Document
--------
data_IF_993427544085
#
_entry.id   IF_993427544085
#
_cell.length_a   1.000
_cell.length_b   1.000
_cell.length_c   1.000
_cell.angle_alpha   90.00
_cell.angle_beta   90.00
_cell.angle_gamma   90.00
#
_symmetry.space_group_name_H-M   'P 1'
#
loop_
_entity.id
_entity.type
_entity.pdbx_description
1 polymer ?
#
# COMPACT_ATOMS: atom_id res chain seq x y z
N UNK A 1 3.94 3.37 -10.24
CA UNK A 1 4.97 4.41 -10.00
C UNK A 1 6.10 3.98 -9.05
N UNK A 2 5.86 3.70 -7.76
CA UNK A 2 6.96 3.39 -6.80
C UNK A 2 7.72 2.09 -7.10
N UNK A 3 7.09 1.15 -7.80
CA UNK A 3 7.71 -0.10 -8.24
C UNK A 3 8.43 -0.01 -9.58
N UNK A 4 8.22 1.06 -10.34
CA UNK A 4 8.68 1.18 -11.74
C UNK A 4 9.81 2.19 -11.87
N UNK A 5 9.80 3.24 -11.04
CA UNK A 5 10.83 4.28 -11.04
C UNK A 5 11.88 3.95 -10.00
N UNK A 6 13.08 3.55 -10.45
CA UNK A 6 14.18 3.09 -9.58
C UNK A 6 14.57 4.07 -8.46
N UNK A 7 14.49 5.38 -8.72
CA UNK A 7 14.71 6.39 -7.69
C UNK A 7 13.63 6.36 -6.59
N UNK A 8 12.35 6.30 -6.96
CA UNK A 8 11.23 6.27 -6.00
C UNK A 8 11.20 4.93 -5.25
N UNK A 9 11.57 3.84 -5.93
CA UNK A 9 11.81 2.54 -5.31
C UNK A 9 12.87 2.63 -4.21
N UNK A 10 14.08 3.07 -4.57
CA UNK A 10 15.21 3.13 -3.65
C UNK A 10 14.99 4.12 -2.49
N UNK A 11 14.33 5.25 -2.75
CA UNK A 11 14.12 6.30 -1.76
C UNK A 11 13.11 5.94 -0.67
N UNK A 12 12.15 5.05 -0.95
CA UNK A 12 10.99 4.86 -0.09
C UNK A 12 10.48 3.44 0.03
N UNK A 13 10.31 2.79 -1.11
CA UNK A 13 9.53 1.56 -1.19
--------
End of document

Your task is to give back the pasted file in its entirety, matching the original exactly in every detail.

data_IF_993427544085
#
_entry.id   IF_993427544085
#
_cell.length_a   1.000
_cell.length_b   1.000
_cell.length_c   1.000
_cell.angle_alpha   90.00
_cell.angle_beta   90.00
_cell.angle_gamma   90.00
#
_symmetry.space_group_name_H-M   'P 1'
#
loop_
_entity.id
_entity.type
_entity.pdbx_description
1 polymer ?
#
# COMPACT_ATOMS: atom_id res chain seq x y z
N UNK A 1 3.94 3.37 -10.24
CA UNK A 1 4.97 4.41 -10.00
C UNK A 1 6.10 3.98 -9.05
N UNK A 2 5.86 3.70 -7.76
CA UNK A 2 6.96 3.39 -6.80
C UNK A 2 7.72 2.09 -7.10
N UNK A 3 7.09 1.15 -7.80
CA UNK A 3 7.71 -0.10 -8.24
C UNK A 3 8.43 -0.01 -9.58
N UNK A 4 8.22 1.06 -10.34
CA UNK A 4 8.68 1.18 -11.74
C UNK A 4 9.81 2.19 -11.87
N UNK A 5 9.80 3.24 -11.04
CA UNK A 5 10.83 4.28 -11.04
C UNK A 5 11.88 3.95 -10.00
N UNK A 6 13.08 3.55 -10.45
CA UNK A 6 14.18 3.09 -9.58
C UNK A 6 14.57 4.07 -8.46
N UNK A 7 14.49 5.38 -8.72
CA UNK A 7 14.71 6.39 -7.69
C UNK A 7 13.63 6.36 -6.59
N UNK A 8 12.35 6.30 -6.96
CA UNK A 8 11.23 6.27 -6.00
C UNK A 8 11.20 4.93 -5.25
N UNK A 9 11.57 3.84 -5.93
CA UNK A 9 11.81 2.54 -5.31
C UNK A 9 12.87 2.63 -4.21
N UNK A 10 14.08 3.07 -4.57
CA UNK A 10 15.21 3.13 -3.65
C UNK A 10 14.99 4.12 -2.49
N UNK A 11 14.33 5.25 -2.75
CA UNK A 11 14.12 6.30 -1.76
C UNK A 11 13.11 5.94 -0.67
N UNK A 12 12.15 5.05 -0.95
CA UNK A 12 10.99 4.86 -0.09
C UNK A 12 10.48 3.44 0.03
N UNK A 13 10.31 2.79 -1.11
CA UNK A 13 9.53 1.56 -1.19